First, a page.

Where is my teacher?

by | Mar 5, 2017 |

Imagine you’re back in elementary school. You walked one hour from your village to school. You’re excited about learning. That’s why you do the long walk. The first class is English. You’ve heard from your older siblings that English is really important, so you’re even more excited. But then your teacher is nowhere to be found. He doesn’t show up. No advance notice, no warming. Nobody explains where your teacher is and there’s no substitute teacher. Most of your classmates seem content enough – they’re playing and chatting with each other. Some go outside to play soccer. But you are disappointed. You wanted to learn. You keep wondering: Where is my teacher?

Situations like this are unfortunately all too common in poor and rural areas of developing countries all over the world. There’s a name for this problem: teacher absenteeism and it’s a big problem.

How often do teachers miss class?A 2013 report by Transparency International found shockingly high rates of teacher absenteeism in many countries. At its worst, 1 times out of 3, students show up at school to no teacher. Said another way, up to a third of teachers in a school miss class on any given day.
This is certainly a complex issue with many causes: underpaid teachers, lack of oversight and monitoring, health issues among teachers, administrative activities that keep a teacher out of the classroom and corruption.

Whatever the causes, the message from the report is clear: the poor and disadvantaged suffer the most when teacher absenteeism is high.

Making a Difference

At Mustard Seed, motivated by Christ’s call to love the least, we’re taking on the problem of teacher absenteeism. In the communities where we serve, we’re establishing Christian schools that provide a high-quality education delivered by well-trained, indigenous teachers who are present in the classroom.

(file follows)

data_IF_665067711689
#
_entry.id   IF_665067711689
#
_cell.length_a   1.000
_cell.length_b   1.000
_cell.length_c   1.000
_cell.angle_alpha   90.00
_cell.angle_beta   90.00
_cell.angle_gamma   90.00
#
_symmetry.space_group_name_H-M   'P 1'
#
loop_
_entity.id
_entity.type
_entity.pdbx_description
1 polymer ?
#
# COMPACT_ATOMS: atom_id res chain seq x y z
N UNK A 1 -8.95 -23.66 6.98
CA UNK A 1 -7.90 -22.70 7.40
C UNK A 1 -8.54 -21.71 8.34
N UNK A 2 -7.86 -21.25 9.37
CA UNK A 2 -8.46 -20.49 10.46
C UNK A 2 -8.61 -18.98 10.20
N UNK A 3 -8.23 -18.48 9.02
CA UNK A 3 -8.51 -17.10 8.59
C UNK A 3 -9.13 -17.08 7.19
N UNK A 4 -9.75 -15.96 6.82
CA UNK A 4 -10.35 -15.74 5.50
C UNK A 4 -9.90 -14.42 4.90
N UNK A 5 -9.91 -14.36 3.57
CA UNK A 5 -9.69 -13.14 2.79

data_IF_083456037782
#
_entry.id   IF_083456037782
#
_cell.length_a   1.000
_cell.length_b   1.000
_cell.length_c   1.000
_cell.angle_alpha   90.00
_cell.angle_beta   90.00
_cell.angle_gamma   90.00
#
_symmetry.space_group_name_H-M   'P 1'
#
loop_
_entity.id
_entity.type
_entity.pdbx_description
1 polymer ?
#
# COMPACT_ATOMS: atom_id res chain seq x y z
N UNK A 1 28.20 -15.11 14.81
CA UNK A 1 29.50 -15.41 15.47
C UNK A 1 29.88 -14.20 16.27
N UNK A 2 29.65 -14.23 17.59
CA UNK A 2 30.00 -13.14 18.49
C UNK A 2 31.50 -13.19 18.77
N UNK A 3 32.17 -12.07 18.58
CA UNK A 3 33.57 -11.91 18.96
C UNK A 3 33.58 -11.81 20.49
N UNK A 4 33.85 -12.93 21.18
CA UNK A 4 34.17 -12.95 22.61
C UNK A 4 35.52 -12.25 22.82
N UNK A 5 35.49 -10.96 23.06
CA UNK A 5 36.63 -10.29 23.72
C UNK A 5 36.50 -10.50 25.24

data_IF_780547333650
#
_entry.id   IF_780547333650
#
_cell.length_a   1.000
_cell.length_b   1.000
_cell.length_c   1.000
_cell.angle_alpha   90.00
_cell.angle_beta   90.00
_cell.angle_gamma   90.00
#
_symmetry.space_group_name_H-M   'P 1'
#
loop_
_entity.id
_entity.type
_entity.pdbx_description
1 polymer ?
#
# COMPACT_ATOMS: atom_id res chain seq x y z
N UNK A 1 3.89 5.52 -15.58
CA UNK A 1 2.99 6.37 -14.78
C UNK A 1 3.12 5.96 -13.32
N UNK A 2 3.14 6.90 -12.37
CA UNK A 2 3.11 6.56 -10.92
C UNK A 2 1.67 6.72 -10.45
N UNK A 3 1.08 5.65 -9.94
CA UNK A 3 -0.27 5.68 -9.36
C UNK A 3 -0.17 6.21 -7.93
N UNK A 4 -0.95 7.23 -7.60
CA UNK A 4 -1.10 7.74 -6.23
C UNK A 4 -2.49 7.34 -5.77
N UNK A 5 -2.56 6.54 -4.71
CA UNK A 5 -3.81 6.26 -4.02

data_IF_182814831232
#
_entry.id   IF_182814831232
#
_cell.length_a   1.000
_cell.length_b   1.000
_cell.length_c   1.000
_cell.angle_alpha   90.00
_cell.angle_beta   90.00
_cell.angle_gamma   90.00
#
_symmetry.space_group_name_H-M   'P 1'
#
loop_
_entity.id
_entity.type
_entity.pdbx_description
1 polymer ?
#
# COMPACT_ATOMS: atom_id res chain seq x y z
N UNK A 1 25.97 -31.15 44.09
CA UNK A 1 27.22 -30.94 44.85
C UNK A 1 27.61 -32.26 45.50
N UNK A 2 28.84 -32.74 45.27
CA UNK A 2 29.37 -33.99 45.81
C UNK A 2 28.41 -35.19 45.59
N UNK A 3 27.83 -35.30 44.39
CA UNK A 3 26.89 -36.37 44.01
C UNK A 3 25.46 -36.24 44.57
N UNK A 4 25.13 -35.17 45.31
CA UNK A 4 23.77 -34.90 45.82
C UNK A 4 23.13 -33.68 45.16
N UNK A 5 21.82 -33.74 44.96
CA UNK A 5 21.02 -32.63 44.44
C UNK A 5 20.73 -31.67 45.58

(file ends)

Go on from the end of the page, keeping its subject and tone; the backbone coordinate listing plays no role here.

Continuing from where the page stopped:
Teaching in a Mustard Seed schoolSome of the communities we serve didn’t have a school before we started one; for them, our schools provide their children with their first access to a formal education. In others where (public) schools existed, teacher absenteeism was sometimes as high as 30%; at such rates, children, though enrolled, are effectively losing a semester of school each year. In our schools students learn to expect the daily presence of their teachers. It’s as it should be.

Where do we get the teachers who make such a difference? Our innovative, four-year teacher training program, TransformNation, focuses on training indigenous teachers. They’re sent to teach in the schools we start and operate. The discipleship training they get at TransformNation instills in them a Christ-driven love of neighbor and love for teaching. This love transforms the lives of the children they teach. It’s hard work, but they’re making a big difference!

We’re always looking for people who want to partner with us in prayer, and support our teachers and schools financially. Would you consider joining us?